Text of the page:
This is a reminder of our bare dependence that all of us have on the earth and its gifts. What we eat one day is what we have to live on for that day, it turns out, that birds’ brains know this about themselves. And so, they prepare too, to make it through the winter. That chickadee, it doesn't sleep the winter away the way the chipmunk does, it needs to eat almost constantly. during the daylight hours of the winter days in order to stay alive through the night. Those chickadees burned everything they ate the day before, during the night. What I find fascinating about a chickadee in particular, is that a chickadee has been storing up its food similar to the chipmunk, getting those seeds out of the bird feeder, getting berries, and hiding them all over a territory of about half a mile. And the chickadees’ brain actually grows bigger, in order to accommodate that knowledge and that memory, that map of where it's hidden its food. And then during the winter, as it goes to those places and eats that food, its brain will shrink, as it doesn't need that information anymore. Here is a model of preparation to actually let your brain grow bigger when it needs to in order to account for your survival and to let it shrink when you don't need that information anymore. We can't think about the squirrel from this morning’s story, or a chipmunk, or a chickadee, and think that those animals are worrying; those animals are preparing. This is the contrast I hear in the teachings of Jesus and Rumi; worry spins its own wheels. Preparation is what we can actually do to get ready for what might happen. The recordings of Jesus’ teachings include his warnings to prepare. And this is the Christian season of Advent, beginning today this Sunday, and those warnings, those preparation warnings, are often included in the Advent readings. So, if we were a church that followed a lectionary, we might have read this morning this passage from Mark when you see the desolating sacrilege set up where it ought not to be. Let the reader understand then, those in Judah must flee to the mountains, the one on the house top must not go down or enter the house to take anything away, the one in the field must not come back to get a coat. Now, Jesus probably did teach about the coming Kingdom of God, but this passage is written by somebody who lived maybe 40 years after Jesus died, and who witnessed the destruction of the temple in Jerusalem. And the moment when Jews were forced to flee Jerusalem for their lives, those followers of Jesus experienced this catastrophe, this moment where they had to run into the mountains, in order to stay alive. And they said to themselves, this is what Jesus was talking about. And so, they put these words into Jesus mouth when they wrote the Gospel of Mark. They said, “this is what he was telling us to prepare for this catastrophe, we didn't see it coming, but now we need to run. We need to prepare for the kingdom of God, we need to build our community tighter, we need to support each other, we need to be there for each other”. This theme of preparation runs through the gospel. Prepare ye the way of the Lord. Prepare a place in the stable, prepare your heart for Christmas, prepare for the completely unexpected, which is usually catastrophe, but might just be the thing that saves the world.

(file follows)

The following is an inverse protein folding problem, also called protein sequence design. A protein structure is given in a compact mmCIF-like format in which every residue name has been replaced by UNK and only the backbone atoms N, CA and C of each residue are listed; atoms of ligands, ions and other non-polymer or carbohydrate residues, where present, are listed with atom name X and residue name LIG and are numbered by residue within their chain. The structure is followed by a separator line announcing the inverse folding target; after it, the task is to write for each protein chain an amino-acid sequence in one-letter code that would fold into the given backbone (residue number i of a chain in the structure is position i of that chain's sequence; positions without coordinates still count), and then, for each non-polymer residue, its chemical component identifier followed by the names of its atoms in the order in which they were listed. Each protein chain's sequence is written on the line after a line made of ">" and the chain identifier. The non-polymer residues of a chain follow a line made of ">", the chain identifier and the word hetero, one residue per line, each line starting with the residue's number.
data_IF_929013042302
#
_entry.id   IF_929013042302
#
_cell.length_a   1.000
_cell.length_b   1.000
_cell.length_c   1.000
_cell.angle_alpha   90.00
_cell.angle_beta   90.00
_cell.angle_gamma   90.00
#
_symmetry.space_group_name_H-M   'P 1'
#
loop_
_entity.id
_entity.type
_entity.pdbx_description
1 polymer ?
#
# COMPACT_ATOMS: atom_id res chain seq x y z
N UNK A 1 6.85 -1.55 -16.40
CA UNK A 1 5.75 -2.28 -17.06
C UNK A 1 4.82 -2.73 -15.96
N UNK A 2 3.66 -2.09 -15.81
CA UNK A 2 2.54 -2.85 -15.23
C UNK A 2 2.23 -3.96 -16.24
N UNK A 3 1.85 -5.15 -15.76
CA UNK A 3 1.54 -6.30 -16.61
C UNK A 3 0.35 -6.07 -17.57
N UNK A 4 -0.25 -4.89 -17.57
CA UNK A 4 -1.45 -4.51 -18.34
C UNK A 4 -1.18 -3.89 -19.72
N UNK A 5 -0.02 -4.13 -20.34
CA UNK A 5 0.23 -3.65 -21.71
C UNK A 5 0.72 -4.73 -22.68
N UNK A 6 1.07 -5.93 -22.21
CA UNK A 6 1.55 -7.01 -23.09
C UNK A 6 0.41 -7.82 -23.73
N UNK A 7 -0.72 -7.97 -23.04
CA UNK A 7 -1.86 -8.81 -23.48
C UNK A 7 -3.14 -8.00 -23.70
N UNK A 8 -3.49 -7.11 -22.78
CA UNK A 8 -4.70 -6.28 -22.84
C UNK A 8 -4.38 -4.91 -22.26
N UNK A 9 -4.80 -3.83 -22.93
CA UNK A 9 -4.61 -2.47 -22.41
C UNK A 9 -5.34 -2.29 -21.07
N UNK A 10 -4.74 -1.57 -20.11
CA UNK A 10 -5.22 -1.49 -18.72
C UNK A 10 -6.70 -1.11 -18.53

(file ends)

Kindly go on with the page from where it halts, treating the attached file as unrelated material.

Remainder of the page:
And I think that we in our time, none of our worrying what we have done in our lives prepared us for this moment, of the coronavirus virus pandemic, we were not prepared for this catastrophe. And the worrying we did, did not help us to get ready for it. So, we have the same question as Jesus’ or Rumi's followers, “what can we do to prepare when we don't know what's coming”? Like them, we can prepare our relationships and our communities, individual people, atomized and alone, are prone to panic, but connected people support each other, and help each other through, and we have found this to be true during the pandemic, during these times of COVID, we take care of each other. Check in with each other, find out, does your neighbor have the groceries they need? Is there a way that you can help your family even from afar? Be part of communities, like this church and other religious communities, that provide structure for care and concern. We prepare by loving one another, by remaining open to one another's truths, by knowing one another. We prepare by taking care of ourselves, by enjoying and being grateful for that food that we need every day, our daily bread, by getting enough sleep, by exercising our bodies, by giving of the excess that we have, so that we can make sure everyone has enough. And by staying in, even when it's hard, caring for ourselves becomes caring for others. We can, without worrying, think through possibilities, think through what might happen, think through how we can be prepared. This church, you know, we have many churches in downtown Worcester and all across the city; we have registered with the Massachusetts Emergency Management Agency. And in case of a regional or city-wide emergency, we would be here with our large building, and our downtown location, in case of an emergency, a place for the emergency workers to come and gather and find respite. That's a form of preparation, we can prepare in community and we can prepare spiritually, with spiritual practices that connect us with the holy, and quiet that voice of anxiety and worry, and help truth speak to us. Through walking through meditation, through prayer, through mindfulness, we do the thing that calms our soul and sends us grace that connects us to that still small voice. We didn't know that this pandemic was coming, and we don't know what's coming next. We know neither the day nor the hour, no amount of worrying prepared us for the coronavirus pandemic. It never adds an hour to our span of life, but we can prepare our hearts and minds for resilience. We can practice grace. We can make a way in the wilderness and create in our hearts and our communities a home for love. This is how we get through the winter; this is how hope is reborn. I love you all. Amen